Smith had to work with multiple offensive coordinators, a new system almost every year and two head coaches in Mike Nolan and Mike Singletary who knew nothing about offensive football. I take that back—under Nolan and Singletary, the 49ers' offense was downright offensive.
Enter Jim Harbaugh. Following the 2010 season, the 49ers finally struck gold with their head coaching selection. Harbaugh was hired and one of the first items on his agenda was finding out whether Smith could be his quarterback.
After meeting with Smith, Harbaugh determined that he could indeed work with him ans Smith could become a solid NFL quarterback. Amazingly, Smith was able to put all of his detractors in the rear-view mirror and move forward with Harbaugh on a clean slate.
Smith and Harbaugh worked very closely together and Smith flourished under the tutelage of the former quarterback, who spent 14 years in the NFL. Harbaugh spoon fed Smith, bringing him along very slowly, which was especially important because the lockout had eliminated the majority of training camp.
Smith had his best year as a pro and actually looked like he might have a decent future in the NFL. He completed 273 of his 445 pass attempts, good for a career-best 61.3 clip. Smith's 3,144 yards was also a career-high.
The most impressive thing that Harbaugh and Smith were able to accomplish in 2011 was ball security. In prior seasons, it seemed Smith would always make the key mistake or turnover that would cost the 49ers the game. With Harbaugh tutoring Smith, this all changed in 2011.
One of the keys to the 49ers' success in 2011 was the fact that Smith threw only five interceptions, while completing 17 touchdown passes. That ratio was tops in the league.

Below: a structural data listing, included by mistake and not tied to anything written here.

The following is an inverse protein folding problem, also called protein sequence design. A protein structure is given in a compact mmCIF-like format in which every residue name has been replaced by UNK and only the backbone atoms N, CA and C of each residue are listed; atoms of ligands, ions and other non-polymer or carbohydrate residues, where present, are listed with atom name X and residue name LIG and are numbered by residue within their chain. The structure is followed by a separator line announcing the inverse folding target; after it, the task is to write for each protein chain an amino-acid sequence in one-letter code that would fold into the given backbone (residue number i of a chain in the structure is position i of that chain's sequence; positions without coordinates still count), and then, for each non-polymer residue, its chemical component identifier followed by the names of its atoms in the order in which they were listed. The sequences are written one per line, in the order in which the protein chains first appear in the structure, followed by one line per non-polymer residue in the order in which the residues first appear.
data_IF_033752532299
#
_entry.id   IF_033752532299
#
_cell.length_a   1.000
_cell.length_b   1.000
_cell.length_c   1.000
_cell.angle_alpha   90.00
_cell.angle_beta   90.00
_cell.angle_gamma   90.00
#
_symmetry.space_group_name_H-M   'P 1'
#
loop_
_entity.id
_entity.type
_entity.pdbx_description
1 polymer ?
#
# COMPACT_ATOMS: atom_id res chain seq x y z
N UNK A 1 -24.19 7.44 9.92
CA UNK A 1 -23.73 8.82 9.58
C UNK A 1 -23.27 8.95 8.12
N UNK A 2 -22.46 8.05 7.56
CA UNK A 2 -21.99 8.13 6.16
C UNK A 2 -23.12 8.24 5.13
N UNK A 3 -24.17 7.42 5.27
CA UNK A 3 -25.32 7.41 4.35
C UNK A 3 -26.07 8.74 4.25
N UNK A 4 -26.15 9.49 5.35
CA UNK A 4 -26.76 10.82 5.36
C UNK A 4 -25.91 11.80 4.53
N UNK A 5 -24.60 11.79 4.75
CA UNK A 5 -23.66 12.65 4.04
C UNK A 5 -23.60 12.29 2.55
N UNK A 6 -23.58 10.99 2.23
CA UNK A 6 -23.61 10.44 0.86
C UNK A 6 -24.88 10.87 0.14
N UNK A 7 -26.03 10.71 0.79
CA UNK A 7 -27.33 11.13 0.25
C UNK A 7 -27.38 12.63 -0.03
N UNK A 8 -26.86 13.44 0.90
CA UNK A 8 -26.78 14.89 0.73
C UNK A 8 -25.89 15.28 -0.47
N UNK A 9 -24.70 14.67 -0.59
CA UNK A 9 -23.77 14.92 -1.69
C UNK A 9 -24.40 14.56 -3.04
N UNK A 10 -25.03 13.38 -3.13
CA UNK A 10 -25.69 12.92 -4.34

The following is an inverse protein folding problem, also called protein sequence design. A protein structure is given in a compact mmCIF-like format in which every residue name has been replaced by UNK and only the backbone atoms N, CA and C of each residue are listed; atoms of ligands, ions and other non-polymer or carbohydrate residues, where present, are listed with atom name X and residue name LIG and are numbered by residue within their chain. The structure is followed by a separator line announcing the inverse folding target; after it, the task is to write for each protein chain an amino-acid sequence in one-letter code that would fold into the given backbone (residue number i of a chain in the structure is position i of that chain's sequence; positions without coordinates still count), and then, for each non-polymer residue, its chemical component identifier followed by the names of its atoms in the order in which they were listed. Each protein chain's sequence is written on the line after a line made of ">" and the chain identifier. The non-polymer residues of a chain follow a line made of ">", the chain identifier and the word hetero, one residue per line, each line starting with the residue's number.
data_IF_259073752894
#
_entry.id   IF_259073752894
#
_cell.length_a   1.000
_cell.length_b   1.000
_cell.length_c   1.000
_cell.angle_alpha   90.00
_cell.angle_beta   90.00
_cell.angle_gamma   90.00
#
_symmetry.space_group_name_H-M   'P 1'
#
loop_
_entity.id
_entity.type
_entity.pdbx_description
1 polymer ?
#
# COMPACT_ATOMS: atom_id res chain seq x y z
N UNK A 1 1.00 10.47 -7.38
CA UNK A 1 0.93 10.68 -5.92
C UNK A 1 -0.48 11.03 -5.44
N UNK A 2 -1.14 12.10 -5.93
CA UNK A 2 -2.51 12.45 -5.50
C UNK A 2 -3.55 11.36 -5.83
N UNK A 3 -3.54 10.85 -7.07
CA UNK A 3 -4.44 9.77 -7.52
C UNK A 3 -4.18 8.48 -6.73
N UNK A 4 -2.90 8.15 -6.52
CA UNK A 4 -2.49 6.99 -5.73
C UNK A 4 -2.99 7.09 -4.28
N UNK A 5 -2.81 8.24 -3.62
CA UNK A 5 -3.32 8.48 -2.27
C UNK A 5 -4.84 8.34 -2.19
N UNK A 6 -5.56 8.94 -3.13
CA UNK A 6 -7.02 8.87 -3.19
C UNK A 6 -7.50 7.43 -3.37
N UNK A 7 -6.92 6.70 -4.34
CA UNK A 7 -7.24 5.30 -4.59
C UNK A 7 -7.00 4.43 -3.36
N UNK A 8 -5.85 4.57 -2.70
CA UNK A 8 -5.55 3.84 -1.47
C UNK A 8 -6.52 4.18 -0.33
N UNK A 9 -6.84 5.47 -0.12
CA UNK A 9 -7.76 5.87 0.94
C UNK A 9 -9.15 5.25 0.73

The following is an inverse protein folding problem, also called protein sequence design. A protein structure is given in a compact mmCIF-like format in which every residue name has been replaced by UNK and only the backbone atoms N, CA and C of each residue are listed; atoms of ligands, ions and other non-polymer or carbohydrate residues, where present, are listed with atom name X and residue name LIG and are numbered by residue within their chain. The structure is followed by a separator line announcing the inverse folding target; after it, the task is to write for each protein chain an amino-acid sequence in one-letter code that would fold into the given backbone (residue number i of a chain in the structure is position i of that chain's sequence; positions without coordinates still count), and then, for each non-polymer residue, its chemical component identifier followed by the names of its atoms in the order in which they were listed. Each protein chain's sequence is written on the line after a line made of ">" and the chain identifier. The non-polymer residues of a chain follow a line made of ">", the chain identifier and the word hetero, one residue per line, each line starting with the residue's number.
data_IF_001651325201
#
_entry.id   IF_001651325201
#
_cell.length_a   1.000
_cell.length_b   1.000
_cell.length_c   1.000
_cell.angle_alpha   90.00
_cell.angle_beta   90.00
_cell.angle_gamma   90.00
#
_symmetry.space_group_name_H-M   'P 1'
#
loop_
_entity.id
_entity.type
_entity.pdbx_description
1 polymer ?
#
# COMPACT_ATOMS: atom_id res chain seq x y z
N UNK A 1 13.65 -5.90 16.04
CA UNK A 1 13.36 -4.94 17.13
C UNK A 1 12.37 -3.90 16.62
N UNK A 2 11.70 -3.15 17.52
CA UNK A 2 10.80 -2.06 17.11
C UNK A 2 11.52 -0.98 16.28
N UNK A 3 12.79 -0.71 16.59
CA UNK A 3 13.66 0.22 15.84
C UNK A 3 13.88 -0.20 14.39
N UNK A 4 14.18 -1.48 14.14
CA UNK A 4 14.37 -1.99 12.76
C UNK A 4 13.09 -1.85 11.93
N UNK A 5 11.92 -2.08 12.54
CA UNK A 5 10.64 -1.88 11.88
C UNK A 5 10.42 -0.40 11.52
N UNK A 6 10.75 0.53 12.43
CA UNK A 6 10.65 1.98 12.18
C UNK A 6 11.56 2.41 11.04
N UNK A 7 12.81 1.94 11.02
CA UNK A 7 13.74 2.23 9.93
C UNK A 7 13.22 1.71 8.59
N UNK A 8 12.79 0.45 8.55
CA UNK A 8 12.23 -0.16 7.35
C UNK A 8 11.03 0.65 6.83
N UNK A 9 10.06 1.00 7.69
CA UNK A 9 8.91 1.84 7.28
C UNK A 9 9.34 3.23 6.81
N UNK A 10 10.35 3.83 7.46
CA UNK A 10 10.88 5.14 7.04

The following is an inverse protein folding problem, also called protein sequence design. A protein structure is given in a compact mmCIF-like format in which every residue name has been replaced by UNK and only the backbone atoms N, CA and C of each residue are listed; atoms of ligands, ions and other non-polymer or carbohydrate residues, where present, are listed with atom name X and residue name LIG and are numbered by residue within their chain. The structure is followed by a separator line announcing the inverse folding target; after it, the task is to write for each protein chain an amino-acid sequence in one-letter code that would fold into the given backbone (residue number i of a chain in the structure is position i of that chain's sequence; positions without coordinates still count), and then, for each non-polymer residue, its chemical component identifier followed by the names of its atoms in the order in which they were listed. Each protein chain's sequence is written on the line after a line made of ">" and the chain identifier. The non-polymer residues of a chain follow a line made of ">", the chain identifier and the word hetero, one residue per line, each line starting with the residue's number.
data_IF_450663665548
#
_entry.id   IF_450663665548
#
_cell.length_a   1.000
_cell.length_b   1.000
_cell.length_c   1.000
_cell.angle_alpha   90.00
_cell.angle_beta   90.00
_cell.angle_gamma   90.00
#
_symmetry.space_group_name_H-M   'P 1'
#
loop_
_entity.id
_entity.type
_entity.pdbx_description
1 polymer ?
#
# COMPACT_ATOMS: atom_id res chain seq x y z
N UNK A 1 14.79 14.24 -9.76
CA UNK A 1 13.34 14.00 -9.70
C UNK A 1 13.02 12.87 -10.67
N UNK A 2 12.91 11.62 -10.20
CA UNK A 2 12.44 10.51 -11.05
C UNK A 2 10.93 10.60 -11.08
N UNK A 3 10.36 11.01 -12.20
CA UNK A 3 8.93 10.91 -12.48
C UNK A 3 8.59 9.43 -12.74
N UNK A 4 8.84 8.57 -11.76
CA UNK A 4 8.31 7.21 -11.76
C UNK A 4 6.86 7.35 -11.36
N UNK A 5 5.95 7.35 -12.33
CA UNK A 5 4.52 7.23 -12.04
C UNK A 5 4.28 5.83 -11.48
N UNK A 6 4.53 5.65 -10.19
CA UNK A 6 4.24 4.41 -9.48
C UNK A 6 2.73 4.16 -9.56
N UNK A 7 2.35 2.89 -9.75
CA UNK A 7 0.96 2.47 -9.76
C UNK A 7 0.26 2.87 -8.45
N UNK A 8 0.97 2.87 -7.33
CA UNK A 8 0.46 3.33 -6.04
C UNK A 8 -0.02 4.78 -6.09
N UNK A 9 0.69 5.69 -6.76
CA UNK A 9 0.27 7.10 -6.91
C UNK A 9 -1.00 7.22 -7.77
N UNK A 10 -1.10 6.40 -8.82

The 49ers' strong special teams and stellar defense were called upon to keep the opposition off the scoreboard and win the battle for field position. More often than not, they did just that. This enabled the 49ers' offense to play low-risk football and Smith learned the lesson of ball-security very well.
Heading into 2012, the 49ers made significant upgrades to their offense. They added Randy Moss, Mario Manningham and Brandon Jacobs as free agents. Then they selected A.J. Jenkins and LaMichael James with their first two selections in the draft.
The 49ers' offense should be much more explosive this year, which will mean Smith will take more chances down the field. Smith will need to improve his ability to deliver the ball downfield.
In the offseason he worked with former Major League pitcher Tom House, who now specializes on helping athletes with their throwing mechanics. In training camp Smith has shown much better accuracy, and if he can carry this over to the games that count, it will bode very well for the 49ers.
Smith has a very good understanding of Harbaugh's offensive system. He has shown excellent leadership and command on the field. Harbaugh has commended Smith for his work ethic and the leadership he has displayed.
Smith's college coach Urban Meyer had previously stated that Smith will only do well when he fully understands the system he is playing in. In his first six NFL seasons those systems were in a constant state of flux. Smith looked lost out on the field.
Now, under Harbaugh and offensive coordinator Greg Roman, that has all changed. Smith is displaying a mature, confident presence on the field. When he plays with decisive confidence, he is a far better quarterback. Under Harbaugh, Smith has learned how to play in this manner.
Harbaugh deserves a great deal of credit for the development of Smith. Harbaugh understands Smith and the pair should continue to succeed in 2012. Smith is poised to take another positive step in his career and I believe he will do it. If he can continue on this path of improvement, the 49ers could be the next Super Bowl champions.
I am definitely "buying" Alex Smith as a reliable NFL quarterback.